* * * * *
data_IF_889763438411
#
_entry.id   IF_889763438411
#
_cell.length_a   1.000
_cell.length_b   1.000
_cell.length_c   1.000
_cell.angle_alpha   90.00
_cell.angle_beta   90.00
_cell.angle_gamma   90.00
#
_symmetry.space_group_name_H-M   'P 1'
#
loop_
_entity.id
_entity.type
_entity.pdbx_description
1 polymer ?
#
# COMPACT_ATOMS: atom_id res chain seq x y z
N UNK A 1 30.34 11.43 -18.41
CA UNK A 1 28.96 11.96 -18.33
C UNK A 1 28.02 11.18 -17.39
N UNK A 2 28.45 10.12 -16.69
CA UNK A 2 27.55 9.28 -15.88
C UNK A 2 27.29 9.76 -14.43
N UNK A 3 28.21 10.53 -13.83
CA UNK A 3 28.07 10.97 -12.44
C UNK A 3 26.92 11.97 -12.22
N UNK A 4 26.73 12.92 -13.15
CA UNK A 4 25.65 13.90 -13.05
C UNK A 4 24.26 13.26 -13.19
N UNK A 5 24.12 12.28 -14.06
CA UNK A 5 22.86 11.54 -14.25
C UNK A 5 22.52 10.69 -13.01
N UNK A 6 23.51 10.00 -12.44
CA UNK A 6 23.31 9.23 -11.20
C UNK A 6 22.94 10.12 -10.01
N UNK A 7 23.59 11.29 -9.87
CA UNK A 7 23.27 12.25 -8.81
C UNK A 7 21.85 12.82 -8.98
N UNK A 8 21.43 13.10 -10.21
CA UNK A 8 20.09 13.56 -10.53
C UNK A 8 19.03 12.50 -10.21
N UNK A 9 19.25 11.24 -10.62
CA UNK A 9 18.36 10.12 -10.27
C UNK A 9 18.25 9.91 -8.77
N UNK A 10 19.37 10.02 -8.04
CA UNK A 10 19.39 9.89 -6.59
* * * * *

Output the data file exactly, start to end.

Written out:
data_IF_889763438411
#
_entry.id   IF_889763438411
#
_cell.length_a   1.000
_cell.length_b   1.000
_cell.length_c   1.000
_cell.angle_alpha   90.00
_cell.angle_beta   90.00
_cell.angle_gamma   90.00
#
_symmetry.space_group_name_H-M   'P 1'
#
loop_
_entity.id
_entity.type
_entity.pdbx_description
1 polymer ?
#
# COMPACT_ATOMS: atom_id res chain seq x y z
N UNK A 1 30.34 11.43 -18.41
CA UNK A 1 28.96 11.96 -18.33
C UNK A 1 28.02 11.18 -17.39
N UNK A 2 28.45 10.12 -16.69
CA UNK A 2 27.55 9.28 -15.88
C UNK A 2 27.29 9.76 -14.43
N UNK A 3 28.21 10.53 -13.83
CA UNK A 3 28.07 10.97 -12.44
C UNK A 3 26.92 11.97 -12.22
N UNK A 4 26.73 12.92 -13.15
CA UNK A 4 25.65 13.90 -13.05
C UNK A 4 24.26 13.26 -13.19
N UNK A 5 24.12 12.28 -14.06
CA UNK A 5 22.86 11.54 -14.25
C UNK A 5 22.52 10.69 -13.01
N UNK A 6 23.51 10.00 -12.44
CA UNK A 6 23.31 9.23 -11.20
C UNK A 6 22.94 10.12 -10.01
N UNK A 7 23.59 11.29 -9.87
CA UNK A 7 23.27 12.25 -8.81
C UNK A 7 21.85 12.82 -8.98
N UNK A 8 21.43 13.10 -10.21
CA UNK A 8 20.09 13.56 -10.53
C UNK A 8 19.03 12.50 -10.21
N UNK A 9 19.25 11.24 -10.62
CA UNK A 9 18.36 10.12 -10.27
C UNK A 9 18.25 9.91 -8.77
N UNK A 10 19.37 10.02 -8.04
CA UNK A 10 19.39 9.89 -6.59